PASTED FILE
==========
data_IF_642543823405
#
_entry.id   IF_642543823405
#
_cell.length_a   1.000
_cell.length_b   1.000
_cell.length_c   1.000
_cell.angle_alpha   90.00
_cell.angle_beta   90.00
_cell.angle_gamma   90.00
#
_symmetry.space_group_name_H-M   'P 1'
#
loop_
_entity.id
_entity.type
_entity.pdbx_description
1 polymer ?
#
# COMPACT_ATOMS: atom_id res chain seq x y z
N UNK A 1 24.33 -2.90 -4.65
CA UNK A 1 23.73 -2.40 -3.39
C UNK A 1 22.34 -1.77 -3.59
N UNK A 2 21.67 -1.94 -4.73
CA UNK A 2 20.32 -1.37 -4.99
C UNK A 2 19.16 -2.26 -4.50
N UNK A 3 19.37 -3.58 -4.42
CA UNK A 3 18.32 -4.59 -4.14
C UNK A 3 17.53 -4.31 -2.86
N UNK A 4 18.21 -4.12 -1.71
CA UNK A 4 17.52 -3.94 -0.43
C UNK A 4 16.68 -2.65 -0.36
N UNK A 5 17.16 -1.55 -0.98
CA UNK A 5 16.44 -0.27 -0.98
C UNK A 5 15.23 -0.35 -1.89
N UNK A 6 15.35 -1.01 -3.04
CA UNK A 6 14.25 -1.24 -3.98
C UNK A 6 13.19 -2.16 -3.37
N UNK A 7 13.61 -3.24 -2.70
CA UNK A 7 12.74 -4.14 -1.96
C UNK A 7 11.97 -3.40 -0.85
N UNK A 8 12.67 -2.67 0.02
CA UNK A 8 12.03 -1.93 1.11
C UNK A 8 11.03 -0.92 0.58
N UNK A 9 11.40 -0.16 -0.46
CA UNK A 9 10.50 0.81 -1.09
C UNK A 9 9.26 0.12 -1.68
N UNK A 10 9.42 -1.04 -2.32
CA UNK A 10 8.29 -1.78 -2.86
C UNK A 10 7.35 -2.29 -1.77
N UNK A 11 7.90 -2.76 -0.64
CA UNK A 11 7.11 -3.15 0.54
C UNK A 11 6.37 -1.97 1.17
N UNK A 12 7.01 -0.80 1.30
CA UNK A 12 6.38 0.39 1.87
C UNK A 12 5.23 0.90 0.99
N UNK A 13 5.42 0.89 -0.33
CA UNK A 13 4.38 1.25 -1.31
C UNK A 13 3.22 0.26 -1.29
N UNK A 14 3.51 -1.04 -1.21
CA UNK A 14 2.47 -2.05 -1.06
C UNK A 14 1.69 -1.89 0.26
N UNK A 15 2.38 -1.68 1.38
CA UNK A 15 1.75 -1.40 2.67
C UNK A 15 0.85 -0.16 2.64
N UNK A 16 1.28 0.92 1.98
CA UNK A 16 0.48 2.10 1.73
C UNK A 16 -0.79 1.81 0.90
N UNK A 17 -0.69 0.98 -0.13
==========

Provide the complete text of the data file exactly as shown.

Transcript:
data_IF_642543823405
#
_entry.id   IF_642543823405
#
_cell.length_a   1.000
_cell.length_b   1.000
_cell.length_c   1.000
_cell.angle_alpha   90.00
_cell.angle_beta   90.00
_cell.angle_gamma   90.00
#
_symmetry.space_group_name_H-M   'P 1'
#
loop_
_entity.id
_entity.type
_entity.pdbx_description
1 polymer ?
#
# COMPACT_ATOMS: atom_id res chain seq x y z
N UNK A 1 24.33 -2.90 -4.65
CA UNK A 1 23.73 -2.40 -3.39
C UNK A 1 22.34 -1.77 -3.59
N UNK A 2 21.67 -1.94 -4.73
CA UNK A 2 20.32 -1.37 -4.99
C UNK A 2 19.16 -2.26 -4.50
N UNK A 3 19.37 -3.58 -4.42
CA UNK A 3 18.32 -4.59 -4.14
C UNK A 3 17.53 -4.31 -2.86
N UNK A 4 18.21 -4.12 -1.71
CA UNK A 4 17.52 -3.94 -0.43
C UNK A 4 16.68 -2.65 -0.36
N UNK A 5 17.16 -1.55 -0.98
CA UNK A 5 16.44 -0.27 -0.98
C UNK A 5 15.23 -0.35 -1.89
N UNK A 6 15.35 -1.01 -3.04
CA UNK A 6 14.25 -1.24 -3.98
C UNK A 6 13.19 -2.16 -3.37
N UNK A 7 13.61 -3.24 -2.70
CA UNK A 7 12.74 -4.14 -1.96
C UNK A 7 11.97 -3.40 -0.85
N UNK A 8 12.67 -2.67 0.02
CA UNK A 8 12.03 -1.93 1.11
C UNK A 8 11.03 -0.92 0.58
N UNK A 9 11.40 -0.16 -0.46
CA UNK A 9 10.50 0.81 -1.09
C UNK A 9 9.26 0.12 -1.68
N UNK A 10 9.42 -1.04 -2.32
CA UNK A 10 8.29 -1.78 -2.86
C UNK A 10 7.35 -2.29 -1.77
N UNK A 11 7.90 -2.76 -0.64
CA UNK A 11 7.11 -3.15 0.54
C UNK A 11 6.37 -1.97 1.17
N UNK A 12 7.01 -0.80 1.30
CA UNK A 12 6.38 0.39 1.87
C UNK A 12 5.23 0.90 0.99
N UNK A 13 5.42 0.89 -0.33
CA UNK A 13 4.38 1.25 -1.31
C UNK A 13 3.22 0.26 -1.29
N UNK A 14 3.51 -1.04 -1.21
CA UNK A 14 2.47 -2.05 -1.06
C UNK A 14 1.69 -1.89 0.26
N UNK A 15 2.38 -1.68 1.38
CA UNK A 15 1.75 -1.40 2.67
C UNK A 15 0.85 -0.16 2.64
N UNK A 16 1.28 0.92 1.98
CA UNK A 16 0.48 2.10 1.73
C UNK A 16 -0.79 1.81 0.90
N UNK A 17 -0.69 0.98 -0.13